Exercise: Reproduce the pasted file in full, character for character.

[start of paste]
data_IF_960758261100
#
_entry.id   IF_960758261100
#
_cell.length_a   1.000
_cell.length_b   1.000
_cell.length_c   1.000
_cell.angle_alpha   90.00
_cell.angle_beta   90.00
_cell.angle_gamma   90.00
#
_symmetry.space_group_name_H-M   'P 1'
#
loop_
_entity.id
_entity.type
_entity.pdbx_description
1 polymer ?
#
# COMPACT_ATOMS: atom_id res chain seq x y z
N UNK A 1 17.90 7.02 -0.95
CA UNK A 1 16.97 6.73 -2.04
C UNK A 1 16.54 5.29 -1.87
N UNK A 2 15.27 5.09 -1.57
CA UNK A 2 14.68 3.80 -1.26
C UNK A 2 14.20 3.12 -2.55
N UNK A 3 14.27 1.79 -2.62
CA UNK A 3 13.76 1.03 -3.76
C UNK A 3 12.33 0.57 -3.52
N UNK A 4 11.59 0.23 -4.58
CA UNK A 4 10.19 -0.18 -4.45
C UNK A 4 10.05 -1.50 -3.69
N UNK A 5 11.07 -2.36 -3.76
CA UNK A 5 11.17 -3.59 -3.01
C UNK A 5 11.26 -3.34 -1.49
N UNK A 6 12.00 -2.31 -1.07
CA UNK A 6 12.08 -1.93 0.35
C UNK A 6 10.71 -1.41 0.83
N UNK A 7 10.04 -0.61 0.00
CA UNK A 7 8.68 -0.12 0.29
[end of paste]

data_IF_960758261100
#
_entry.id   IF_960758261100
#
_cell.length_a   1.000
_cell.length_b   1.000
_cell.length_c   1.000
_cell.angle_alpha   90.00
_cell.angle_beta   90.00
_cell.angle_gamma   90.00
#
_symmetry.space_group_name_H-M   'P 1'
#
loop_
_entity.id
_entity.type
_entity.pdbx_description
1 polymer ?
#
# COMPACT_ATOMS: atom_id res chain seq x y z
N UNK A 1 17.90 7.02 -0.95
CA UNK A 1 16.97 6.73 -2.04
C UNK A 1 16.54 5.29 -1.87
N UNK A 2 15.27 5.09 -1.57
CA UNK A 2 14.68 3.80 -1.26
C UNK A 2 14.20 3.12 -2.55
N UNK A 3 14.27 1.79 -2.62
CA UNK A 3 13.76 1.03 -3.76
C UNK A 3 12.33 0.57 -3.52
N UNK A 4 11.59 0.23 -4.58
CA UNK A 4 10.19 -0.18 -4.45
C UNK A 4 10.05 -1.50 -3.69
N UNK A 5 11.07 -2.36 -3.76
CA UNK A 5 11.17 -3.59 -3.01
C UNK A 5 11.26 -3.34 -1.49
N UNK A 6 12.00 -2.31 -1.07
CA UNK A 6 12.08 -1.93 0.35
C UNK A 6 10.71 -1.41 0.83
N UNK A 7 10.04 -0.61 0.00
CA UNK A 7 8.68 -0.12 0.29